PS I Love You

    Death Dreams


    If there’s a single sentence that sums up the Modus Operandi of PS I Love You, Paul Saulnier, lead singer/guitarist/bassist for the band, already said it in the recent issue of Spin. “I’m just trying to play with passion,” the perpetually bearded Saulnier told Spin, in a piece about the decline, and recent resurgence, of guitar solos. Passion comes bursting out of the Kingston, Ontario, duo effortlessly, and whether people think that guitar solos are “corny” is irrelevant. PS I Love You, after all, are a band that is all about Big Emotions, making art in hopes of elusive, transcendental feelings, making heart-on-sleeve, wide-eyed distillation of ‘90s alt-rock fuzz into obfuscated songs about being in a relationship and fighting over who does the dishes.

    If “just trying to play with passion” is the ethos, then consider the band’s sophomore album, Death Dreams, the perfection. Building on the emotional core of debut, Meet Me at the Muster Station, Death Dreams is 11 songs of buzzing, fist-pumping, affecting rock, an album practically tailor made for staring longingly into a great expanse and considering existence. From highlight and lead single “Sentimental Dishes,” to the death ride thrust of “Princess Towers,” Death Dreams is one of this year’s best indie rock albums.

    Sophomore albums from blurry, rocking bands can usually be accompanied by phrases like, “accepts the spotlight,” or “moves front and center” in relation to the singer (seemingly) having more confidence. That’s not Saulnier’s game here, nor it will probably ever be: Dude has always seemed like he became the lead singer out of default, since drummer Benjamin Nelson is often conjuring up nuclear strikes on his kit. Saulnier might let a few more choruses slip out between his Wall of Riffs this time out—“Future Dontcare” has a wistful chorus that can actually be sung along to—he plays like a guy who has finally found the right way to express himself to a world that doesn’t consider him. And often, that’s through his awe-inspiring—and yes, passionate—guitar solos. The vaguely western and lyrical “Saskatoon” is a highlight, while “Don’t Go” impresses for sheer intensity. But they all take honorable mention to “First Contact,” the show-stopping album closer that begins as a campfire, acoustic strum along about watching the movie First Contact and 2012, which culminates in a guitar solo that takes over as Saulnier’s voice throughout the last two verses.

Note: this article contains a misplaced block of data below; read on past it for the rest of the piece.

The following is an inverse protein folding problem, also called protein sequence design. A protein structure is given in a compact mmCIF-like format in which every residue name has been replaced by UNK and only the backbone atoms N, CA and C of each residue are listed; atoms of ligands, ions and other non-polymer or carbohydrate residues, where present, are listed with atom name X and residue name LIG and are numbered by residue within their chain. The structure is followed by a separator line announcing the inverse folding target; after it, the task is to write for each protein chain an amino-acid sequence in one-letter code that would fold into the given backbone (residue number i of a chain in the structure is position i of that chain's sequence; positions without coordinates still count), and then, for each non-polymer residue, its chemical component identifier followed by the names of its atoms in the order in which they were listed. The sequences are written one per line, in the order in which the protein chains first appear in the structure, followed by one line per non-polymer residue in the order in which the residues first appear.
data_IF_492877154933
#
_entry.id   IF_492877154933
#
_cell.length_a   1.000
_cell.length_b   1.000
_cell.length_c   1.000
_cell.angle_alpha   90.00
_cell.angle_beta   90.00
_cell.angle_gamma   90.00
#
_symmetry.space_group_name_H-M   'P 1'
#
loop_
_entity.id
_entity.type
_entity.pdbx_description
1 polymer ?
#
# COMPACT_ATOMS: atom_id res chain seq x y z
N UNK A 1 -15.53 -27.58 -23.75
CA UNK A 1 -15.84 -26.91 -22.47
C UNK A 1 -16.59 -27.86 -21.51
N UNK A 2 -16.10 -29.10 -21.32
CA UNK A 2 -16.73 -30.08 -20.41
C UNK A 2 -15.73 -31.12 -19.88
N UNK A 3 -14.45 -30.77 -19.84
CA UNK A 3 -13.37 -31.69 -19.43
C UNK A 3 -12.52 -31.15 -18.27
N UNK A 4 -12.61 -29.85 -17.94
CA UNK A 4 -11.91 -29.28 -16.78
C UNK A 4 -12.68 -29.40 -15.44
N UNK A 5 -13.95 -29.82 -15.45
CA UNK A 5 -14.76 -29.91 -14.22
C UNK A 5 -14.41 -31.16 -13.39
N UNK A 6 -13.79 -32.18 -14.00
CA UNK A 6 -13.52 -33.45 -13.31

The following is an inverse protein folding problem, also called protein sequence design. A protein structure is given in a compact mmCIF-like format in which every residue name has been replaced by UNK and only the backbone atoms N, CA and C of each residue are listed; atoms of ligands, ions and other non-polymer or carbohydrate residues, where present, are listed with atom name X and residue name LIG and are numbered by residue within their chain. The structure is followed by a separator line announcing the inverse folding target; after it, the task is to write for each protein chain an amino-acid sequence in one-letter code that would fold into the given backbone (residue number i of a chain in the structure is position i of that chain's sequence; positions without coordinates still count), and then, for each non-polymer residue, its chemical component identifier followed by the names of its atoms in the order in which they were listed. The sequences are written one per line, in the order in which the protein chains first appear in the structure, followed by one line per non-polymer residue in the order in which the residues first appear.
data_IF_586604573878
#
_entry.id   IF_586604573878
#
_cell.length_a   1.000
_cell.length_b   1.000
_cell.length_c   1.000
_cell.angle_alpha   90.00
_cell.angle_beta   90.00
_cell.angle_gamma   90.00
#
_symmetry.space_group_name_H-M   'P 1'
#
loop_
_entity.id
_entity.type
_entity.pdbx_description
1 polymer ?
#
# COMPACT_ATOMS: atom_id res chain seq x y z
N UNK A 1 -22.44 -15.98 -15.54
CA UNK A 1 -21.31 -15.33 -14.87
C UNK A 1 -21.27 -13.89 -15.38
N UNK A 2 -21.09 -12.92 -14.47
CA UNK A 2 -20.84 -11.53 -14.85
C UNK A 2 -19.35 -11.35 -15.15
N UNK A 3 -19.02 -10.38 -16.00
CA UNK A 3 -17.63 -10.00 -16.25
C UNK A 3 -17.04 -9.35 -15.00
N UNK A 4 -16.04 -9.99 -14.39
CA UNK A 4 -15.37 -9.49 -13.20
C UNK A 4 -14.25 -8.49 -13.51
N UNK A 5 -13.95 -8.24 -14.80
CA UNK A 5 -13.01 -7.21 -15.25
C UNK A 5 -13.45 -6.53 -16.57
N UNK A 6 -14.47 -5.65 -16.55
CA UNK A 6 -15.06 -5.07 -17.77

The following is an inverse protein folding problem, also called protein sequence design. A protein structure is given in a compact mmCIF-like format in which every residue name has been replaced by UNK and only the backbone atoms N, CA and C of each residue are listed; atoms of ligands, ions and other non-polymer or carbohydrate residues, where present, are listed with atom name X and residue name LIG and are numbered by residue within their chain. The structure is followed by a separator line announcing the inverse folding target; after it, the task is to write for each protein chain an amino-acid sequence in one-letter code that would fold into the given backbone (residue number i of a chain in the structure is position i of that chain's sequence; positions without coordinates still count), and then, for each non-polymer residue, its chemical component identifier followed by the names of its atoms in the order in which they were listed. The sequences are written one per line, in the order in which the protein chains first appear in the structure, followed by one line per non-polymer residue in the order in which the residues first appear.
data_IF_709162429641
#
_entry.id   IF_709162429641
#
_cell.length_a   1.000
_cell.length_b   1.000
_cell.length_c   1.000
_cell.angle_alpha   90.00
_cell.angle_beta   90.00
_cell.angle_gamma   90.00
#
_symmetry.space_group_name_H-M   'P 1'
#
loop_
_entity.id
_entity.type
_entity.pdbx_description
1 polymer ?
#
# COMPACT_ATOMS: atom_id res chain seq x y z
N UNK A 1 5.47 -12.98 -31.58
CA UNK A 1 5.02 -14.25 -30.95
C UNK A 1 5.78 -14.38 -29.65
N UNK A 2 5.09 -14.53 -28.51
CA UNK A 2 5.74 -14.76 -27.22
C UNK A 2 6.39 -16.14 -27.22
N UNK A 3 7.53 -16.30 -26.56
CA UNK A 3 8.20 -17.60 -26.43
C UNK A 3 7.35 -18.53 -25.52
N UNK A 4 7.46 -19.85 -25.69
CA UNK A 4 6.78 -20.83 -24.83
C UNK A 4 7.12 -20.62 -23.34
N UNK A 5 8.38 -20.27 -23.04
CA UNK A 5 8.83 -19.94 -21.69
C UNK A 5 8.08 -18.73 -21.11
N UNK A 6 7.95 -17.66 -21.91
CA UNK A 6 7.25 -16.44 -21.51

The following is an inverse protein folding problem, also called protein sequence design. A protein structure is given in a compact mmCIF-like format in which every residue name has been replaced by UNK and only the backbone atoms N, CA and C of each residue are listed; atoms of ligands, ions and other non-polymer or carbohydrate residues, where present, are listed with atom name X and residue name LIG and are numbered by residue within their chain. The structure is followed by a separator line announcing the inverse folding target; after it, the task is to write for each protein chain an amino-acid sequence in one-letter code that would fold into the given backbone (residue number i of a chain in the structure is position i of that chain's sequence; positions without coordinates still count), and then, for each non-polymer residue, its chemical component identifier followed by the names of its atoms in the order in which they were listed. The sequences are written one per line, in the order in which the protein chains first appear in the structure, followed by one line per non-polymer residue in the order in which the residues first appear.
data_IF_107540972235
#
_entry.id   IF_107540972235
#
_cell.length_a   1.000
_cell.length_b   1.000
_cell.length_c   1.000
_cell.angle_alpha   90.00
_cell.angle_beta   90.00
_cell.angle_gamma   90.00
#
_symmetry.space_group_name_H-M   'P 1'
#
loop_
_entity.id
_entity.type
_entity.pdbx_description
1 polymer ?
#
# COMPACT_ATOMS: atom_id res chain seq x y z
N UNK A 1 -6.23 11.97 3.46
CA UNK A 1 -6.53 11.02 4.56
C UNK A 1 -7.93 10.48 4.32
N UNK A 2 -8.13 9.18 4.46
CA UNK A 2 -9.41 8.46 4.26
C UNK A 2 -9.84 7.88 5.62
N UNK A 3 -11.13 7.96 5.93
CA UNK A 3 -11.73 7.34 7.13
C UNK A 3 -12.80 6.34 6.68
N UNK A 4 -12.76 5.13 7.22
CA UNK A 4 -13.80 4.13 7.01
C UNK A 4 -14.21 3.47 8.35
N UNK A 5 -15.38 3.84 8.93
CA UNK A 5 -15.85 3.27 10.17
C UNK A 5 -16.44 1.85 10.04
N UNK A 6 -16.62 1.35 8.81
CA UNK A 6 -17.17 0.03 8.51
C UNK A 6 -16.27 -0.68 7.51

PS I Love You seem doomed to forever be in the “underrated” end of the indie band continuum, as they are less bright-eyed and cheery than Japandroids (their closest analog), and their refashioning of ‘80s and ‘90s indie doesn’t have the same critical cache as Yuck, for some reason. But they also seem destined to wall off a selection of fans that will sing their praises long after Death Dreams’ promotional cycle. Consider me among them.